“Google’s YouTube acquisition is looking less and less like a financial boondoggle every day. YouTube is now selling ads against 9% of its content, versus 6% a year ago (and remember, this is a market in serious recession).”
The reason for that is simple: while its revenues should grow at a more-than-respectable 20% in 2009, the number of streams it serves will grow at a rate almost double that (38%).
As Credit Suisse estimates half of YouTube’s expenses come from bandwidth, this means that the growth in revenue is only just paying the bandwidth bill for the growth in traffic.
Add in all the additional costs in infrastructure, people (and now licensing) and it’s clear that it will have to sell a hell of a lot more advertising than 9% of inventory to bring it into the black.
Basically, at the moment, every time someone watches a video on YouTube, it costs Google about 10¢. Delivering ad revenue of 10¢ per view is going to be a really big challenge, even for Google’s mighty ad sales machine.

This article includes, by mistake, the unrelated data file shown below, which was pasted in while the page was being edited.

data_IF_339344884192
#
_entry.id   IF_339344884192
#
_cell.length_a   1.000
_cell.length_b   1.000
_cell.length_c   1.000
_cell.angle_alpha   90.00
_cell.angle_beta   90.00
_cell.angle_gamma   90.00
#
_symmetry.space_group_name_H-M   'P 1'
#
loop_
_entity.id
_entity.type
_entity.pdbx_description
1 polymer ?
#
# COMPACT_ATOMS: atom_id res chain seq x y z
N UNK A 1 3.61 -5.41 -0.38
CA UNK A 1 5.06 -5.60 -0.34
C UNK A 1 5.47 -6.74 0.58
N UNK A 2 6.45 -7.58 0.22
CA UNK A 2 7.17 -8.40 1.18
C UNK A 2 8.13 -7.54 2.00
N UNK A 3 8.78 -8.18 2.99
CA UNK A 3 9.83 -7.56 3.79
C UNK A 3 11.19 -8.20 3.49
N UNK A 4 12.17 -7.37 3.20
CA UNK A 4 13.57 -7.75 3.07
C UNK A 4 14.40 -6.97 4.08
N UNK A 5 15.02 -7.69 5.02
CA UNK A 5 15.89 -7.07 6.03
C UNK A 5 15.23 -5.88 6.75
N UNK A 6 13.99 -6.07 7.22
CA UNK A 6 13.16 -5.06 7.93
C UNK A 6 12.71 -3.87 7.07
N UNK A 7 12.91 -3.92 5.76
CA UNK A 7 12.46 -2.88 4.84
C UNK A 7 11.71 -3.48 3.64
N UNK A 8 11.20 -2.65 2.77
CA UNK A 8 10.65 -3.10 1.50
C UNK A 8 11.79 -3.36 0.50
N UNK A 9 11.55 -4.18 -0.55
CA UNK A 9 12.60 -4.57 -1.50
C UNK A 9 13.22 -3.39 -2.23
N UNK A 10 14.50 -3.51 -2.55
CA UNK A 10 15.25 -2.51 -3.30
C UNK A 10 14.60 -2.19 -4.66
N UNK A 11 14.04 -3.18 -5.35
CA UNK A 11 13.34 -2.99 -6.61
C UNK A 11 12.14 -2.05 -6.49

What’s interesting is that Michael notes that major content creators are coming on board to YouTube, having opposed it for years:
“It also seems like the commercial content producers that were so up in arms about YouTube’s “theft” of their copyrighted works are not only backing down, but stepping up. The latest word is that Sony is going to experiment uploading full-length feature films to YouTube.”
Of course, content like legitimate movies makes it a lot easier to sell ads than, say, chipmunks. If Michael is right, and the content creators ride to Google’s rescue, that will represent a remarkable turnaround – from the dream of “user generated content = revenue” to having to the reality of being rescued by content from major studios. Won’t that be something?